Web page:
Monday, May 5, 2008

The Credit Card Fees You Didn’t Know About

Do you know that you are paying for the convenience of using a credit card, even if you don’t make your purchases in plastic? Or, do you realize that using a rewards credit card to make a purchase actually cuts into the profits of the merchant you are purchasing from? Most consumer do not know that using a credit card actually costs merchants each time that card is swiped. In fact, credit card use has been a very touch subjects for many merchants and several of them are banding together to try to bring about a change.

Understanding Interchange Fees

When a place of business decides to provide its customers with the option to pay with a credit card, that business has to set up an account with a credit card processing company. The transactions then filter through that company in order to ultimately land in the merchant’s bank account. Along the way, however, several fees are taken out of the transaction. Among these fees are interchange fees.

Interchange fees are set fees that banks charge for completing the credit card transaction. These fees are typically assessed as a percentage of the transaction amount, with the average fee being 2%. Therefore, if you purchase an item for $10 at a store, $0.20 of that transaction is paid to the bank in the form of an interchange fee.

Effects on Pricing

Although a $0.20 fee for a $10 purchase may not sound like a whole lot, these interchange fees really add up for merchants. This is particularly true with smaller “mom and pop” establishments that already have very small profit margins. If they purchase an item for $8 and sell it for $10, for example, the $0.20 interchange fee leaves them with only $1.80, but much of this goes toward paying employees and otherwise keeping the establishment running. Therefore, many smaller businesses are claiming that interchange fees – which continue to go up – are effectively running them out of business.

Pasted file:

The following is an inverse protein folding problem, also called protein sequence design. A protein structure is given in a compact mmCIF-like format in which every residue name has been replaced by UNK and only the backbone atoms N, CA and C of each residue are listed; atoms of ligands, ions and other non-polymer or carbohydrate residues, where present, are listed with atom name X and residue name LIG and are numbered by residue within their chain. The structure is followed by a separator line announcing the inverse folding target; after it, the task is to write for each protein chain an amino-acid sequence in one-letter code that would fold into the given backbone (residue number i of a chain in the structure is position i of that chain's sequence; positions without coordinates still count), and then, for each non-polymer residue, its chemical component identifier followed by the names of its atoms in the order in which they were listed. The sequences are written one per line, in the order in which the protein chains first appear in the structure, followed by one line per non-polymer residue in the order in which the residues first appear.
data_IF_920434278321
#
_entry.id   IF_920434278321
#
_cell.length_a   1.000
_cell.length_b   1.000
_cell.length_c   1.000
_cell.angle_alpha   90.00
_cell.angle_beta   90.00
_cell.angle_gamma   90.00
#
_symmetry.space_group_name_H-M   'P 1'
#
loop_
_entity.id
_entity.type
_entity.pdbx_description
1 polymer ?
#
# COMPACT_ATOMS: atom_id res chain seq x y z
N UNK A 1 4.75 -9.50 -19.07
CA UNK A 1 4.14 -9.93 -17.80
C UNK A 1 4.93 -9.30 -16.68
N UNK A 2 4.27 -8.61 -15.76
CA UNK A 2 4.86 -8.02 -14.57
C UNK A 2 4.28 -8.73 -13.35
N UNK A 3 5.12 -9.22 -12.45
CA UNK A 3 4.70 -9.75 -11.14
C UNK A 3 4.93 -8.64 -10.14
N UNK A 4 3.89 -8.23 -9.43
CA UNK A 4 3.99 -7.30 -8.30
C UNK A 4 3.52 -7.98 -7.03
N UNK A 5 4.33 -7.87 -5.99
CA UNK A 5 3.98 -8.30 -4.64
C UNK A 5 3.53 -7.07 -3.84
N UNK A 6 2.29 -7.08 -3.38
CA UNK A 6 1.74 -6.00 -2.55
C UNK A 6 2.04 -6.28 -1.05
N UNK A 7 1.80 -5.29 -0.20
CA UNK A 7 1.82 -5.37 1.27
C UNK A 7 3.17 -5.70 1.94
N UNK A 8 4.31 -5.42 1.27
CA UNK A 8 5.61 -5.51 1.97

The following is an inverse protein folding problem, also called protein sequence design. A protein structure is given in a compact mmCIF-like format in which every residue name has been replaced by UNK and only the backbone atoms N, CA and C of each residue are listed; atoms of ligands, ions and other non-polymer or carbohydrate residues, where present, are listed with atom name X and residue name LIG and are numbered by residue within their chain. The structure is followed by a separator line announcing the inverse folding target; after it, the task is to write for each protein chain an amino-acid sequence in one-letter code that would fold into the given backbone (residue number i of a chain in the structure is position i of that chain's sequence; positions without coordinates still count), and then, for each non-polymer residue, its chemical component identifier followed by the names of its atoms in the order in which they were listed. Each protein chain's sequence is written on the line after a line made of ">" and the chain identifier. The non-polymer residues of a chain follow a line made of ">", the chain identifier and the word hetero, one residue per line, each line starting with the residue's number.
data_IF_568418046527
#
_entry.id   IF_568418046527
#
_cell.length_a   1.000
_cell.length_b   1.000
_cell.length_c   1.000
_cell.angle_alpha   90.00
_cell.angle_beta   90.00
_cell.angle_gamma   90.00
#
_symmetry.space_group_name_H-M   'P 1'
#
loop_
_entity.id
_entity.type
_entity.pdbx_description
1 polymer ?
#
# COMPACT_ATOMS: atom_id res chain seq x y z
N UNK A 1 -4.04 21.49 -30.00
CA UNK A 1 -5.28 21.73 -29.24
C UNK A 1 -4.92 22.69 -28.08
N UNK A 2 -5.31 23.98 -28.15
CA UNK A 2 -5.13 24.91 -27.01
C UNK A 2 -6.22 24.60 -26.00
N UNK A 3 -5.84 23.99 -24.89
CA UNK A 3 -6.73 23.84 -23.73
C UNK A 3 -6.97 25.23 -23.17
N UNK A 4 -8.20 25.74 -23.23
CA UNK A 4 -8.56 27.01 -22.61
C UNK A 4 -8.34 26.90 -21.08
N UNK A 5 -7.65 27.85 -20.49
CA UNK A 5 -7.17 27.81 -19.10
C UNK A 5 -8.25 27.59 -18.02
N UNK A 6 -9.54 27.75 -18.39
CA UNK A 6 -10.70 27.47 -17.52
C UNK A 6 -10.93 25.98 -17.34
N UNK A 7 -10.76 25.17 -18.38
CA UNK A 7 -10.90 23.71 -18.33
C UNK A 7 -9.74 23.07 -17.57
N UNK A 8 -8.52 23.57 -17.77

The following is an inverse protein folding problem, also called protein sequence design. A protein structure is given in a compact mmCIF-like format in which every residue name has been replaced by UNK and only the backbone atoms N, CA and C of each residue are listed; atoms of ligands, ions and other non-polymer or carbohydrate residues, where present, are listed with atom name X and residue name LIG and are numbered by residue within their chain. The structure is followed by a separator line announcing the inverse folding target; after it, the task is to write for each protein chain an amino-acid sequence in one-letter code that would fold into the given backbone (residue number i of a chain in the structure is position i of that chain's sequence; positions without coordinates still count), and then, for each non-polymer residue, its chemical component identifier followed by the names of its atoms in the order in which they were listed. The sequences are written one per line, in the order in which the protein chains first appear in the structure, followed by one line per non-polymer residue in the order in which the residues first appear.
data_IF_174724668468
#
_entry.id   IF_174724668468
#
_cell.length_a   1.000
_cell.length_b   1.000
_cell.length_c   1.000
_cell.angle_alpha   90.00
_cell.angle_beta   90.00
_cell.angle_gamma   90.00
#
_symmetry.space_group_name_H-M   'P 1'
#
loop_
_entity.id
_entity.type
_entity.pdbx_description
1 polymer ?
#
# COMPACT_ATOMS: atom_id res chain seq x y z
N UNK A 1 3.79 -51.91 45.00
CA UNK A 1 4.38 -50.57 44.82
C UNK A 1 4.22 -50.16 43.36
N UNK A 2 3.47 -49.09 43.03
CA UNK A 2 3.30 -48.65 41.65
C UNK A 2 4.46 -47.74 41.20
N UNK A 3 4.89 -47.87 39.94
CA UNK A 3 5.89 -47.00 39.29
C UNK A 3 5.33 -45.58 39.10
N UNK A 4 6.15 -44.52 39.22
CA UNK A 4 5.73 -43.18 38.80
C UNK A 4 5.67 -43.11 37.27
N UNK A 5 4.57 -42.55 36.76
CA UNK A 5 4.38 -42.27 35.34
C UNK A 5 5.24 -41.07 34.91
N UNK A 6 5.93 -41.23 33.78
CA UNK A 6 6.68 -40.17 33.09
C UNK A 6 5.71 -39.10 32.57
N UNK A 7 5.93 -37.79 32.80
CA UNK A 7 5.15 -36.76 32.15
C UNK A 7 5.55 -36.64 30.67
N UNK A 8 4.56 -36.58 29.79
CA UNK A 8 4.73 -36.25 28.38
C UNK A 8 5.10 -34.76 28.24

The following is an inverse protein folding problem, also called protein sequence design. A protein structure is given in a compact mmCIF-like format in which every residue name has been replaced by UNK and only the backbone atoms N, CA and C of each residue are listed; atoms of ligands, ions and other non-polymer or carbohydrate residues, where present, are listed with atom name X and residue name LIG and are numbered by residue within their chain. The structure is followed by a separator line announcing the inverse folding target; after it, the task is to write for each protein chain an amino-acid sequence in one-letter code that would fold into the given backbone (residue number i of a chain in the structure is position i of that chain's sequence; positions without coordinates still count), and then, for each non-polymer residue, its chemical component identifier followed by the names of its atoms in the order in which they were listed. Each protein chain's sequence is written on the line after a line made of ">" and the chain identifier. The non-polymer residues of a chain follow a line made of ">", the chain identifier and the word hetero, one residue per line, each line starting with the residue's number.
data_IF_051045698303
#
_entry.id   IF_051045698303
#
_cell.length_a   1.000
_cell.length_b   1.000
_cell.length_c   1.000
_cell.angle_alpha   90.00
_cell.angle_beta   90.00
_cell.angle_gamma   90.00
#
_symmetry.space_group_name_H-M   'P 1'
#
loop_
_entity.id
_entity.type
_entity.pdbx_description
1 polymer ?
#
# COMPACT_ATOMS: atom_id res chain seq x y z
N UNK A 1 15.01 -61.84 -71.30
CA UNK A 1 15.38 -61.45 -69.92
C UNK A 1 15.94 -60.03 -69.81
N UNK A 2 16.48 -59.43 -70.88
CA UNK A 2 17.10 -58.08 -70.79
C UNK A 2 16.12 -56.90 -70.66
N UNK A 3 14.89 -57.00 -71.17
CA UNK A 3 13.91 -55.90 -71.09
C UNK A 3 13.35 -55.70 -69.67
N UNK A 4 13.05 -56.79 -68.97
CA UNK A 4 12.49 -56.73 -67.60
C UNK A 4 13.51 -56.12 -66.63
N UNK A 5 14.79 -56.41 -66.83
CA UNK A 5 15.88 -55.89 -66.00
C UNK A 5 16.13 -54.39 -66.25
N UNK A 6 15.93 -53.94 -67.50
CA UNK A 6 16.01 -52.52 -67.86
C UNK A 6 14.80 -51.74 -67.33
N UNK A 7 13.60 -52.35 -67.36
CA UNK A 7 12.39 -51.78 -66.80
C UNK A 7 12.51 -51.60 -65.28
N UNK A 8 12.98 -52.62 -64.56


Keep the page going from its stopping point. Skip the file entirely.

For smaller stores dealing with interchange fees, they are faced with a conundrum: they can choose to stop accepting credit cards, but they may cause them to lose a great deal of business, or they can simply accept the credit card fees. In an effort to try to break even, many of these merchants choose to raise their prices to compensate for the interchange fees. Of course, if they raise them too much, they will no longer be competitive and business can suffer.

Rewards credit cards pose an even greater problem for some businesses because the costs of providing cardholders with these rewards is often passed onto the merchant. American Express is notorious for having hire interchange rates because of its rewards program, which is precisely why some businesses choose not to accept American Express credit cards.

About the Author: Shannon Kietzman is a well known author and trusted resource. Shannon regularly writes for . For more info and to order your credit report with FREE credit score please visit

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